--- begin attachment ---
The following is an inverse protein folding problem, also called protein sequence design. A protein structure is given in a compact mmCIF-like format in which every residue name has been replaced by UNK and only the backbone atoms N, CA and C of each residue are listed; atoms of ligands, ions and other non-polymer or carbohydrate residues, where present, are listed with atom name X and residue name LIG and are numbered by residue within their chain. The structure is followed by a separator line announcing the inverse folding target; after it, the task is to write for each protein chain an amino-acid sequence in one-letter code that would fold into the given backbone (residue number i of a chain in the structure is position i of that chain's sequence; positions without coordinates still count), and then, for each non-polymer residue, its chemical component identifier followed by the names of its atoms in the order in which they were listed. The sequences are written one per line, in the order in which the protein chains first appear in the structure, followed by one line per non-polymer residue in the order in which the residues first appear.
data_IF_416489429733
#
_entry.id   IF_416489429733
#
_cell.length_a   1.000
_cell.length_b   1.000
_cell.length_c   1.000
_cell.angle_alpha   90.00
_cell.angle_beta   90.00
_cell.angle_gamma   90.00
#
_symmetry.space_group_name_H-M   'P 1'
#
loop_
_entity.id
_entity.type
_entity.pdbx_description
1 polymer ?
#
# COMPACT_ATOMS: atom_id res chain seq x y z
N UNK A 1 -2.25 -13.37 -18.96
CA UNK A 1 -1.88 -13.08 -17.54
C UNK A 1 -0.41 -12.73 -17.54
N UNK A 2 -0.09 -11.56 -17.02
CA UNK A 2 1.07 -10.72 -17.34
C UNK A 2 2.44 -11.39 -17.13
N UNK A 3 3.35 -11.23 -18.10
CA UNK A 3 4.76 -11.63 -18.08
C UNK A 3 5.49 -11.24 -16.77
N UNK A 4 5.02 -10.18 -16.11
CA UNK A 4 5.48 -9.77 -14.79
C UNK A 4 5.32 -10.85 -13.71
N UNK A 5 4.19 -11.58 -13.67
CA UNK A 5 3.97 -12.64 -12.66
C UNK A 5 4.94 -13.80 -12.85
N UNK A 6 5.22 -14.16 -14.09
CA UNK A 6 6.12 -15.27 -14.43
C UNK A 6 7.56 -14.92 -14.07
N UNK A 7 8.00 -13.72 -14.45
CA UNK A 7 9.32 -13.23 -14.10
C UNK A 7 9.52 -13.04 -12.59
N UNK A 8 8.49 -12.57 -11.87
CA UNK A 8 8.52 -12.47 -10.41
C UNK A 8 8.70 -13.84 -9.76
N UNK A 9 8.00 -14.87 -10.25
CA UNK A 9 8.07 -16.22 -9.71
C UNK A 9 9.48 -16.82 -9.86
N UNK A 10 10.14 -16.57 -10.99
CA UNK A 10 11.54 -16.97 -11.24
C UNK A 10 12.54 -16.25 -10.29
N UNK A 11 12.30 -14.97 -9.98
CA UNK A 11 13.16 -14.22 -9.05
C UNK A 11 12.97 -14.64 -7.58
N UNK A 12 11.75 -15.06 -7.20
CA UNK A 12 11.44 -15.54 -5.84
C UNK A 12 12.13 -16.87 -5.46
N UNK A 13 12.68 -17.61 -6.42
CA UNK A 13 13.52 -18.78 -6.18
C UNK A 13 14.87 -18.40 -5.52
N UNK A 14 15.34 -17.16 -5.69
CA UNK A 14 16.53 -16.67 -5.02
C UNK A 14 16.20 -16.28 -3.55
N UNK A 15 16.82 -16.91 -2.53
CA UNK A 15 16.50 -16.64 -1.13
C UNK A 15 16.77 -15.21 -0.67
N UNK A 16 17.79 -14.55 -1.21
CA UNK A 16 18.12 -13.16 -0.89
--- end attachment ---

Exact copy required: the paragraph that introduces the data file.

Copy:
The following is an inverse protein folding problem, also called protein sequence design. A protein structure is given in a compact mmCIF-like format in which every residue name has been replaced by UNK and only the backbone atoms N, CA and C of each residue are listed; atoms of ligands, ions and other non-polymer or carbohydrate residues, where present, are listed with atom name X and residue name LIG and are numbered by residue within their chain. The structure is followed by a separator line announcing the inverse folding target; after it, the task is to write for each protein chain an amino-acid sequence in one-letter code that would fold into the given backbone (residue number i of a chain in the structure is position i of that chain's sequence; positions without coordinates still count), and then, for each non-polymer residue, its chemical component identifier followed by the names of its atoms in the order in which they were listed. The sequences are written one per line, in the order in which the protein chains first appear in the structure, followed by one line per non-polymer residue in the order in which the residues first appear.